AMD's "7nm" Zen 2 8-core Ryzen 7 3700X and 12-core Ryzen 9 3900X CPUs have been reviewed:
The AMD 3rd Gen Ryzen Deep Dive Review: 3700X and 3900X Raising The Bar
From the conclusion page:
In the majority of controlled tests, AMD has done something they haven't been able to achieve in almost 15 years, since the tail-end of the Athlon 64's reign in 2005: that is to have a CPU microarchitecture with higher performance per clock than Intel's leading architecture. Zen 2 finally achieves this symbolic mark by a hair's margin, with the new core improving IPC by 10-13% when compared to Zen+.
Having said that, Intel still very much holds the single-threaded performance crown by a few percent. Intel's higher achieved frequencies as well as continued larger lead in memory sensitive workloads are still goals that AMD has to work towards to, and future Zen iterations will have to further improve in order to have a shot at the ST performance crown.
[...] In the majority of our system benchmarks, AMD more often than not is able to best Intel's Core i7-9700K and i9-9900K in terms of performance. It was particularly interesting to see the new 3rd gen Ryzens post larger improvements in the web tests, all thanks to Zen 2's improved and larger op cache.
In anything that is more than lightly multi-threaded, AMD is also able to take the performance crown among mainstream desktop processors, thanks to their inclusion of 12 cores in their top SKU Ryzen 3900X. For total MT throughput, Intel can still beat this with their massive X-series HEDT chips, but these server-derrived parts are in a completely different class in both features and price, and AMD has their own Threadripper parts to rival that. All of this means that for heavily threaded scenarios, the 3900X rules the roost among true desktop processors.
[...] Perhaps the best arguments for the 3700X and 3900X is their value as well as their power efficiency. At $329 the 3700X particularly seems exciting, and gamers will want to take note that it posts the same gaming performance as the $499 3900X. Considering that AMD is also shipping the CPU with the perfectly reasonable Wrath Spire cooler, this also adds on to the value that you get if you're budget conscious.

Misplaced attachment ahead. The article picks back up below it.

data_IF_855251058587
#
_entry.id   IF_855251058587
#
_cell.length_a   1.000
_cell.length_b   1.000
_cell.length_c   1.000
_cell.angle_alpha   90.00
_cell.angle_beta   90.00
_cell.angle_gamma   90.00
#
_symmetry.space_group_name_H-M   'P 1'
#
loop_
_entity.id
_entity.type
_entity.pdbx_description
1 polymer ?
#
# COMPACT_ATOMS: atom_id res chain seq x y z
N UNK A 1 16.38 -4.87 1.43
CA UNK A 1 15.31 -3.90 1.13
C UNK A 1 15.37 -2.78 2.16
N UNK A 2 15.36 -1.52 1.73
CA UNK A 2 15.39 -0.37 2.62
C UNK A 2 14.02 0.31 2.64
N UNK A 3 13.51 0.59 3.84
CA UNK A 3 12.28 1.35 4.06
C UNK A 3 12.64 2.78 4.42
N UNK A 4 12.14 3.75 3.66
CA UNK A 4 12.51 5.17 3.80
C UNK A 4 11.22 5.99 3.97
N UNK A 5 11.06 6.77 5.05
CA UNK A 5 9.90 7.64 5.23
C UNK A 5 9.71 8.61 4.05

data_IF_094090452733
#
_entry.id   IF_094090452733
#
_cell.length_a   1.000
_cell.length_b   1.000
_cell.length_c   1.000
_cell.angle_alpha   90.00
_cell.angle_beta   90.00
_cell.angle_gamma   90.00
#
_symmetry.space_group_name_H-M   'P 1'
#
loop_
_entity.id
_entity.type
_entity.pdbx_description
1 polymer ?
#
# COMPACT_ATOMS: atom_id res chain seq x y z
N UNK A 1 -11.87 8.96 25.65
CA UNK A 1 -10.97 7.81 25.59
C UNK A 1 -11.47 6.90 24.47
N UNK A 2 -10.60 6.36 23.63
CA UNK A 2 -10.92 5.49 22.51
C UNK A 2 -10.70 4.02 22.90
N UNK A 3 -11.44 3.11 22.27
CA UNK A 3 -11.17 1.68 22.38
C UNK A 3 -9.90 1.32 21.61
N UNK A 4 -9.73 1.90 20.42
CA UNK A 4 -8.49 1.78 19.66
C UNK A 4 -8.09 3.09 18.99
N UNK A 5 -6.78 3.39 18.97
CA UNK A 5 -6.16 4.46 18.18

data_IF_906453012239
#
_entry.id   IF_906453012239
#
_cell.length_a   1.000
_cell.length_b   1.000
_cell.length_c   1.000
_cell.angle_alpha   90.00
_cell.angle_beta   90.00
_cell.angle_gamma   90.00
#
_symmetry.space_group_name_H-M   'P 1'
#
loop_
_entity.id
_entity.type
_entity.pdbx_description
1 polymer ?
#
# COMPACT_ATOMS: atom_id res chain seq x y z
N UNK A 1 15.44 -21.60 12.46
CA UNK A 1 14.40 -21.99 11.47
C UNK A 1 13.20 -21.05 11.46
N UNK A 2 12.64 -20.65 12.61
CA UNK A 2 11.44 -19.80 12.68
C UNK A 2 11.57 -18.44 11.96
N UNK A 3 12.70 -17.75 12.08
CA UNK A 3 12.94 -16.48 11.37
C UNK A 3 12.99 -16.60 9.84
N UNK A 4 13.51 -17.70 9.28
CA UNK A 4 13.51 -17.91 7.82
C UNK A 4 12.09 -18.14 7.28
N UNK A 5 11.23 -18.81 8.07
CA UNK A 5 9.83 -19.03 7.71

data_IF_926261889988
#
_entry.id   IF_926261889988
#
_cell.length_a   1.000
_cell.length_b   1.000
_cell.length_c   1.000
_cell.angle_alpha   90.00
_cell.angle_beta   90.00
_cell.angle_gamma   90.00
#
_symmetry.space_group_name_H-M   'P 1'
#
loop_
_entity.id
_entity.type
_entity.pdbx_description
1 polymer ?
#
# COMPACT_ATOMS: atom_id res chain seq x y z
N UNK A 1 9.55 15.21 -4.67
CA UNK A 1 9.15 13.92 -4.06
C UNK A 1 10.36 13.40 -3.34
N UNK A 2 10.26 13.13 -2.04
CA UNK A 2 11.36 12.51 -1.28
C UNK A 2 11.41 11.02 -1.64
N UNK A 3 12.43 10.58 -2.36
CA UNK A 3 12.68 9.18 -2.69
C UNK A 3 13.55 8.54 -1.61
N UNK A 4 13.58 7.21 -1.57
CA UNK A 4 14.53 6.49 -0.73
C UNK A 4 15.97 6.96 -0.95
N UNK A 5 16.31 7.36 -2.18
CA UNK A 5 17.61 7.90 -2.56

The 3900X essentially has no real competition when it comes to the multi-threaded performance that it's able to deliver. Here the chip not only bests Intel's mainstream desktop designs, but it's able to go toe-to-toe with the lowest rung of Intel's more specialized HEDT platforms. Even AMD's own Threadripper line-up is made irrelevant below 16 cores.
Also at Tom's Hardware, Guru3D, and Wccftech.
See also: AMD Zen 2 Microarchitecture Analysis: Ryzen 3000 and EPYC Rome
Previously: AMD and Intel at Computex 2019: First Ryzen 3000-Series CPUs and Navi GPU Announced
AMD Details Three Navi GPUs and First Mainstream 16-Core CPU
(Score: 1, Informative) by Anonymous Coward on Tuesday July 09 2019, @12:03AM (1 child)
They take months to get any new stock in now, and when they do they rarely have the latest and greatest.
Another issue: They have dozens of kinds of non-ECC UDIMMs, a dozen or two kinds of (crappy) ECC RDIMMs, but no boards in-store that support Registered memory, and no Unregistered ECC memory for the swat of boards they carry that DO support ECC UDIMMs (AMD).
Furthermore their videocard selection has never recovered since the mining craze 2-3 years ago, and they still have hundreds of PCIe x1 to x16 bus relocator cards on the store shelves, discounted down to 1-8 dollars apiece now. Their stocking game seems to be all over the place and not really what customers want, or price competitive on what they have.
(Score: 2) by takyon on Tuesday July 09 2019, @12:09AM
Microcenter > Fry's, if you're lucky enough to be near one.
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